8.10.2006

Send in the Experts

Growing up I never saw a parent hold a hammer or screwdriver or stand over a running toilet fidgeting, saying, “Hmmm,” trying to fix it. The level of handy-ness in our home was my mom reaching for the phone to call a repairman.

In such an environment, I was trained to believe that each problem has its own personal guru assigned to come to the rescue. Only in fleeing home and landing in a college dorm did I see how others navigated everyday malfunctions, that regular civilians could face a gurgling toilet, adjust a few levers, and, Voila!, silence and functionality. I envied my dorm mates’ self-reliance and soon became gadget friendly, proud of what I could fix with my own hands and deductive reasoning.

Moving into my first solo post-college dwelling, a grungy yet charming beachside shed managed by a landlord with no interest in fixing anything, I was on my own. When the toilet ran and ran and refused to flush or refused to stop flushing, depending upon how you look at it, my mom nonchalantly told me to call a plumber. And I actually got angry because I hate that I was born into a home that taught me I couldn’t do-it-myself.

In an act of defiance, I lifted the lid of the tank and saw some broken piece before me. Bypassing a plumber, I went straight to the source and called the hardware store and described the problem. The man on the line told me it was an easy fix, that all I needed was a new ballcock for my tank.

“A what?” I asked.

“Ballcock,” the hardware store man repeated. At that moment I understood why women traditionally stay out of hardware stores. I hopped in my car and drove, sympathizing with men sent to buy tampons.

Years later, I now know my way around a toilet, an odd way to phrase what I’ve learned. I haven’t called a plumber in years, saving both time and money. I also now wield a hammer and screwdriver impressively, can tutor friends through computer woes, assemble furniture, spackle, prime, and paint, and connect electronics. None of this is going to earn me handyman status, but I’m doing pretty well given my early training.

However, my default is still set to believe in experts. Seeing a glitch in the system – traffic signals so poorly aligned that cars remain at a standstill cycle after cycle of changing lights, wars building with no one negotiating a peace, escalating gas prices – I automatically assume a pro is shirking responsibility. And like my mom, I want to reach for the phone.

But what do you do when the experts turn their backs on the solution?

The other night I saw the film, ‘Who Killed The Electric Car?’ During the 90s, I didn’t pay attention to the electric vehicles as they hummed around my city. At best, they were a novelty, a curiosity, and their charging stations occupied prime parking spots.

But now, enlightened by the scandal revealed in ‘Who Killed The Electric Car?’, I kick myself. I wish I’d been better informed. I wish I’d sought to inform myself. And as I watch politicians jockey for position in front of TV cameras to deliver sound bites on energy policy, I cringe.

If these experts are voting on our energy bills and deciding to drill in the Arctic or send soldiers to war to protect oil supplies or divert research and development funds to the hydrogen cell, they should all be escorted off stage and forced to watch ‘Who Killed The Electric Car?’ They should know what we walked away from in abandoning this functioning technology. We all should. And then armed with this information, we should march on Congress or our state capitals. We should gather outside car dealerships and refuse to leave until something is done. Left to the experts, things have gotten ugly.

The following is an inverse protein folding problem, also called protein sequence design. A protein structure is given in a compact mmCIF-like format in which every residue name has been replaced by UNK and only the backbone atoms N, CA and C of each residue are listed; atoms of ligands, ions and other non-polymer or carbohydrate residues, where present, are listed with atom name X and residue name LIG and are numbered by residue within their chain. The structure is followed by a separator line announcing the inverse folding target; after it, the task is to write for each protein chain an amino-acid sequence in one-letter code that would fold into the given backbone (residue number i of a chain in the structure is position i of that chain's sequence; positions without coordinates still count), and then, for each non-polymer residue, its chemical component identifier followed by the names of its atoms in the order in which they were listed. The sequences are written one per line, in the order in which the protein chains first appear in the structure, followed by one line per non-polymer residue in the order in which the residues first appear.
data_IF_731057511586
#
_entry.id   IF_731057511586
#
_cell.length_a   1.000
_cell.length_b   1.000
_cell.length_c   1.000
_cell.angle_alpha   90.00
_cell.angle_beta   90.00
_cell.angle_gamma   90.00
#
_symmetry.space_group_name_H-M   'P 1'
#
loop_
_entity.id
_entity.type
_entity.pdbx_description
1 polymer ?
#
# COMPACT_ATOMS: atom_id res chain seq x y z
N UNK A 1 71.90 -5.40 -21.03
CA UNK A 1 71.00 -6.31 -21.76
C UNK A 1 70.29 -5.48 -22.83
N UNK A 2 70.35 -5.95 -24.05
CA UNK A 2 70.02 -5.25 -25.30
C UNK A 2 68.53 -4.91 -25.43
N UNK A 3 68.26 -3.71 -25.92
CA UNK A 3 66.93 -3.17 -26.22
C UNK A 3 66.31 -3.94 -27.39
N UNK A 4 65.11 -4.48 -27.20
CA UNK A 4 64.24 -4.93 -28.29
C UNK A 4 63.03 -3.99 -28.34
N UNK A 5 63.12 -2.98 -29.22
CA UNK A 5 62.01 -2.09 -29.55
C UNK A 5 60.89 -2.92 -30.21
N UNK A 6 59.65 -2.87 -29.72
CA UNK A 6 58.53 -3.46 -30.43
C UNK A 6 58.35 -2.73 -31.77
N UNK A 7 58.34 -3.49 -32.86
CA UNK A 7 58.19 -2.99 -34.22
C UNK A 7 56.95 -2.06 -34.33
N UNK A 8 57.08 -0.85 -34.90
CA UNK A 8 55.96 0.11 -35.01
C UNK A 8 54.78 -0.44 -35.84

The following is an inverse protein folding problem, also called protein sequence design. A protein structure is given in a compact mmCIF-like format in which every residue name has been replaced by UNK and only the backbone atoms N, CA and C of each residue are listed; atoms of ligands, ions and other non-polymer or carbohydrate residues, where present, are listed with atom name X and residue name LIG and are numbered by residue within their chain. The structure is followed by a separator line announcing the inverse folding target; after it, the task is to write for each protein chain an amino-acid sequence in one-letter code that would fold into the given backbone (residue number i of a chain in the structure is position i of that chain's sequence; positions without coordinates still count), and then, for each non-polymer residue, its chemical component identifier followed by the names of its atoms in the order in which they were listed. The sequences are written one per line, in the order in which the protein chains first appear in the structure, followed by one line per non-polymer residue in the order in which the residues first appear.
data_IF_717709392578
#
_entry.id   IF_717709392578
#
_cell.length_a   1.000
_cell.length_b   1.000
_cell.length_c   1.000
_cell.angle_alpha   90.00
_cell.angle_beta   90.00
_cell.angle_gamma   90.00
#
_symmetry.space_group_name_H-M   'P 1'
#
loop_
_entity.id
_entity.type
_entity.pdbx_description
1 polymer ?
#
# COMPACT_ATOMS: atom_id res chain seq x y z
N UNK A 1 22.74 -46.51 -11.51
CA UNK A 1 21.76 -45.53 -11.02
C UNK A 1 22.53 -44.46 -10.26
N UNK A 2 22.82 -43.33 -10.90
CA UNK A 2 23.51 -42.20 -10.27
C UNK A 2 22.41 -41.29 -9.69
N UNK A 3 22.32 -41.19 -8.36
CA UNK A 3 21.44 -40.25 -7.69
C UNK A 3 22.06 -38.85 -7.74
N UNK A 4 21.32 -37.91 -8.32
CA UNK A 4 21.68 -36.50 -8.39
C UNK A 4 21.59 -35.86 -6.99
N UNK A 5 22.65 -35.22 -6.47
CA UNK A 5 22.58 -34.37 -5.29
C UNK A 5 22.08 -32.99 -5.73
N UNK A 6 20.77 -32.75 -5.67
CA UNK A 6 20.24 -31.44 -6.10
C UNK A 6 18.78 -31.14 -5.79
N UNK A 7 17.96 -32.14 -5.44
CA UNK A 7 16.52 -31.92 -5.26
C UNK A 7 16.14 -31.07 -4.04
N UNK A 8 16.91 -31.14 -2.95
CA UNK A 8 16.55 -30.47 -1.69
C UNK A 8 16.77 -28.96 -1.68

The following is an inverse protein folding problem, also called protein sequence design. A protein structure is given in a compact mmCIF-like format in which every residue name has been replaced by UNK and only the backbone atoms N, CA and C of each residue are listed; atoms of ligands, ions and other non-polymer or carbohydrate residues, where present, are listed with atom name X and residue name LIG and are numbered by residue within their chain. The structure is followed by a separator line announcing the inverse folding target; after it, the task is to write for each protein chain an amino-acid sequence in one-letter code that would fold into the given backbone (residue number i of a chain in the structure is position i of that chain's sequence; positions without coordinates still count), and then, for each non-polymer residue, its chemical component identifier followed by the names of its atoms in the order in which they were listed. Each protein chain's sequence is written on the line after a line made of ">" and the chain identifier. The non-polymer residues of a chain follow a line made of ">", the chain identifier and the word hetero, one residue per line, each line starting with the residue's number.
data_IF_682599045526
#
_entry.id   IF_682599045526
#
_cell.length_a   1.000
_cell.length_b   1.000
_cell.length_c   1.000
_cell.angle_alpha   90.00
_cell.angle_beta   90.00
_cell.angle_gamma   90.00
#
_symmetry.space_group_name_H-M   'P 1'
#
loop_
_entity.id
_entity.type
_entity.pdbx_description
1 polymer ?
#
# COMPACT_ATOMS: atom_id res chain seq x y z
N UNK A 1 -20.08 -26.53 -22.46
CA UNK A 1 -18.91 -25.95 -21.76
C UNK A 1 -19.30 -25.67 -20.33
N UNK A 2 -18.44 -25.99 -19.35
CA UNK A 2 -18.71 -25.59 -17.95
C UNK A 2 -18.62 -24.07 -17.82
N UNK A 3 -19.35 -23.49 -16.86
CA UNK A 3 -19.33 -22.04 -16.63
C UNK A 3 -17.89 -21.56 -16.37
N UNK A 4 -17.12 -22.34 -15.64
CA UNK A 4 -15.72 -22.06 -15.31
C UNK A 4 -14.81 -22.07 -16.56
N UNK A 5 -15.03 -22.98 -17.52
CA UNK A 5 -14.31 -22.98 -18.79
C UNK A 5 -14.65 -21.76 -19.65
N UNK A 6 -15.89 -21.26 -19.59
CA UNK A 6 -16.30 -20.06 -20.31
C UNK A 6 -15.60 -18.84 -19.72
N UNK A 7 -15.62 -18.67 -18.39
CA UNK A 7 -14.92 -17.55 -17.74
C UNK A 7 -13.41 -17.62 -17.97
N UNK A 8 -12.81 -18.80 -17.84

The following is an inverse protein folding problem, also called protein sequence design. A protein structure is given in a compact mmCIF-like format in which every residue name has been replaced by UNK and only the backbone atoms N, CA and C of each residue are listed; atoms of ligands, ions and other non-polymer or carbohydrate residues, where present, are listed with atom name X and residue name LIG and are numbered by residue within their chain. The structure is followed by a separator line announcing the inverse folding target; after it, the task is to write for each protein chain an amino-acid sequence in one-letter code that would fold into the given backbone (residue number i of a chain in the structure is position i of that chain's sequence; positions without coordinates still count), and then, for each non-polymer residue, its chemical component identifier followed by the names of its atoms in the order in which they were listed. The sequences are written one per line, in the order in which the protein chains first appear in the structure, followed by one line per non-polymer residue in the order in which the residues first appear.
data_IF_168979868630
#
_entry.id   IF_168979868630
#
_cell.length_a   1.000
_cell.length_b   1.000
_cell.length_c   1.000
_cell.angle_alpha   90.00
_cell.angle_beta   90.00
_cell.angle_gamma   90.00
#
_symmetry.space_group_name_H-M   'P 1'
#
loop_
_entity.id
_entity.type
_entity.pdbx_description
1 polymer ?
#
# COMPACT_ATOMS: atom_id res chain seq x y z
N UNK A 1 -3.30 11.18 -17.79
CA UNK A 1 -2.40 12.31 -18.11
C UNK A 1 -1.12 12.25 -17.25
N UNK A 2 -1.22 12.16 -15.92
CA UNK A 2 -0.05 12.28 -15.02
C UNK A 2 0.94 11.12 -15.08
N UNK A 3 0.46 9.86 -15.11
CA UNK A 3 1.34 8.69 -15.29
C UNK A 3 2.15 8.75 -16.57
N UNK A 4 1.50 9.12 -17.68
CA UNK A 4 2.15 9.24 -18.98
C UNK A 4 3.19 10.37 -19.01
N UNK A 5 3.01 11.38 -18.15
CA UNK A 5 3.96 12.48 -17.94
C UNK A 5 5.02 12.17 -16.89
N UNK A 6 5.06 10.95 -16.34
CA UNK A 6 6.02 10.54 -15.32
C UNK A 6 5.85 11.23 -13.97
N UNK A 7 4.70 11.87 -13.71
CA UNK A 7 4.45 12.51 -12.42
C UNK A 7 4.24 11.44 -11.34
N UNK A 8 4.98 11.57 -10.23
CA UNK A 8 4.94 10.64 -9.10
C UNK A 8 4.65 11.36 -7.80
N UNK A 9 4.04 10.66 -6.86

It’s time for each of us to recognize our ability to affect policy and demand action, to stop believing others hold the solution. We can start with energy policy or any of our personal pet peeves and passions, for we all have expert up our sleeve. We just haven’t been properly raised to see it. It was pretty empowering to enter that hardware store and ask for a ballcock with a straight face. If I could do that, imagine what we all can accomplish.

4 comments:

essgee said...

"It was pretty empowering to enter that hardware store and ask for a ballcock with a straight face. If I could do that, imagine what we all can accomplish."

That is hilarious. And such a great example of the heroism and bravery we all can show in the seemingly mundane activities of our lives. We really can accomplish great things when we set our mind to it. And, clearly, the "experts" need our help.

Anonymous said...

i once read a quote somewhere that went something like this:

"throughout my life when i saw things i didn't like or that i thought were wrong i would comment: "somebody should really do something about that." until i realized I was somebody."

ecm said...

You move so seamlessly from the ordinary to the global. This had be thinking about a college apartment when I tried to unclog the sink with a hanger and it went right through the pipe.

Indiana said...

People can affect change, but most see only the now and not beyond the next pay-check, so we vote with our wallets and so while the better options for the planet and the future remain the more expensive most people will not choose them...

...and as for people who say "I am only one person", even the biggest flood starts with a single drop of rain.

(thanks for visiting, I am just on a break and will be back)